A hematology expert witness opines on post-operative anticoagulation in patients with multiple comorbidities. This case involves a fifty-four-year-old female patient with a past medical history of obesity and Atrial Fibrillation. The patient was being treated by her primary care physician and had been prescribed Coumadin for her arrhythmia. It was decided by her cardiologist that the patient required a cardiac ablation. The surgery was performed without complications; however in the post-operative recovery period the treating surgeons recognized that the patient required an emergent cholecystectomy. The procedure was initially intended to be performed laparascopically, however had to be converted to open technique due to complications intraoperatively. The surgery was completed and the patient was transferred to the PACU. Post-operatively, physicians had a difficult time controlling the patient’s PTT. The patient was given a large dose of Heparin on post-operative day six. She coded and died as a result of internal hemorrhaging.
Question(s) For Expert Witness
- Are you familiar with post op Heparin guidelines for a patient in this condition?
Expert Witness Response E-008453
This is a scenario I encounter frequently in my practice, a patient at simultaneous risk for clotting (stroke from atrial fibrillation, obesity) and for bleeding (recovering from an open cholecystectomy). My clinical practice focuses on the diagnosis and management of bleeding and clotting disorders, particularly in unique populations such as pregnant women and critically ill hospitalized patients. Deciding whether to give heparin in a scenario like this is complicated because either withholding or administering anticoagulation carries risks, and these risks need to be discussed with the patient and family, all treating physicians, and thoroughly documented in the medical records. Doctors frequently either fail to have this conversation, or do not adequately document the risks and benefits of anticoagulation (and the fact that they were discussed with the family and other treating physicians), in the medical record.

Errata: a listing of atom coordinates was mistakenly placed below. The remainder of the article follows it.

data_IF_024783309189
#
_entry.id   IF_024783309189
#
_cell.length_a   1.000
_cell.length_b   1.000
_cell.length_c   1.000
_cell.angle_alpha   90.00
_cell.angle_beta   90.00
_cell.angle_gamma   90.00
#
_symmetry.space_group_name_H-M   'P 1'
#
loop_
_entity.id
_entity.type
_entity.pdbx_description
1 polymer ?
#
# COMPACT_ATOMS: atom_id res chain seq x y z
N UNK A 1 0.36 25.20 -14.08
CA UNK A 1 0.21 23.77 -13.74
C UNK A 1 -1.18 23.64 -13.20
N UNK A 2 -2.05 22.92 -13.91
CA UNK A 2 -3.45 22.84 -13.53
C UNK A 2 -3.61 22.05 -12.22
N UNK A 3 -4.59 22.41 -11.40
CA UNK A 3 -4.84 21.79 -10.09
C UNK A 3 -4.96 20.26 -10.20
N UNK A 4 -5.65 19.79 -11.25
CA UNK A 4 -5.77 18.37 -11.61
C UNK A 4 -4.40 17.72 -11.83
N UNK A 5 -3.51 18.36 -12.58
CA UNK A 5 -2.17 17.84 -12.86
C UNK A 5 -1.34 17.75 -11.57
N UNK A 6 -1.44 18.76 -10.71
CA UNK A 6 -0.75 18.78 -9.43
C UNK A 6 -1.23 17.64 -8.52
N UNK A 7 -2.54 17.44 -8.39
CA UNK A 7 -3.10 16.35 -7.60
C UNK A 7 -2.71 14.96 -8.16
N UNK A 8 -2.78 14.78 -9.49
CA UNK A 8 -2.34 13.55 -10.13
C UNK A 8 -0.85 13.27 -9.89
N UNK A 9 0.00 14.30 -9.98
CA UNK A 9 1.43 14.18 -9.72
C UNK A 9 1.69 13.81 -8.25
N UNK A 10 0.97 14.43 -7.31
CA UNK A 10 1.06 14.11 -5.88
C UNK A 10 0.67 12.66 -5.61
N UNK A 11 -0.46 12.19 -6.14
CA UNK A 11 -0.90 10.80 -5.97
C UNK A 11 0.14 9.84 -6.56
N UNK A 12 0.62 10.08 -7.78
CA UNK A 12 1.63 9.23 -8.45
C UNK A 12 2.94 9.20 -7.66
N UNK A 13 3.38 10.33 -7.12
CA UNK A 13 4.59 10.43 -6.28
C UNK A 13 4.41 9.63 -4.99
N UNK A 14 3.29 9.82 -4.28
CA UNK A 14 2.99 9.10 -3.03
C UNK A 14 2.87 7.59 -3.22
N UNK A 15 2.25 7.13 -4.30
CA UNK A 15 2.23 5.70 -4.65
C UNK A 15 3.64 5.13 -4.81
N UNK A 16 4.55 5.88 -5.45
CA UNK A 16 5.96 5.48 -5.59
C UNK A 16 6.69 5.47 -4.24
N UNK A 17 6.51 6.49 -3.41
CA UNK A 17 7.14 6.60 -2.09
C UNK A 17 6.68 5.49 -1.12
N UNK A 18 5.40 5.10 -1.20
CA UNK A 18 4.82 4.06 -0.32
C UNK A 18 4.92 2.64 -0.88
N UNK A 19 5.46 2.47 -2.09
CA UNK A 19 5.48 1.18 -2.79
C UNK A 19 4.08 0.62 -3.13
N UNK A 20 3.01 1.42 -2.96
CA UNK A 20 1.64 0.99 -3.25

The annual risk of stroke for patients with atrial fibrillation who do not receive anticoagulation is about 5%, meaning that the risk of stroke if someone does not receive treatment for a week is less than 1%. Doctors often do not appreciate this and may insist on administering heparin to patients who are at high risk for bleeding. This is an inappropriate approach. When evaluating this case, it would be important to assess whether the doctors had the conversations outlined above with the patient and family, and if heparin was administered correctly. It will also be important to determine if the presence of bleeding was adequately assessed.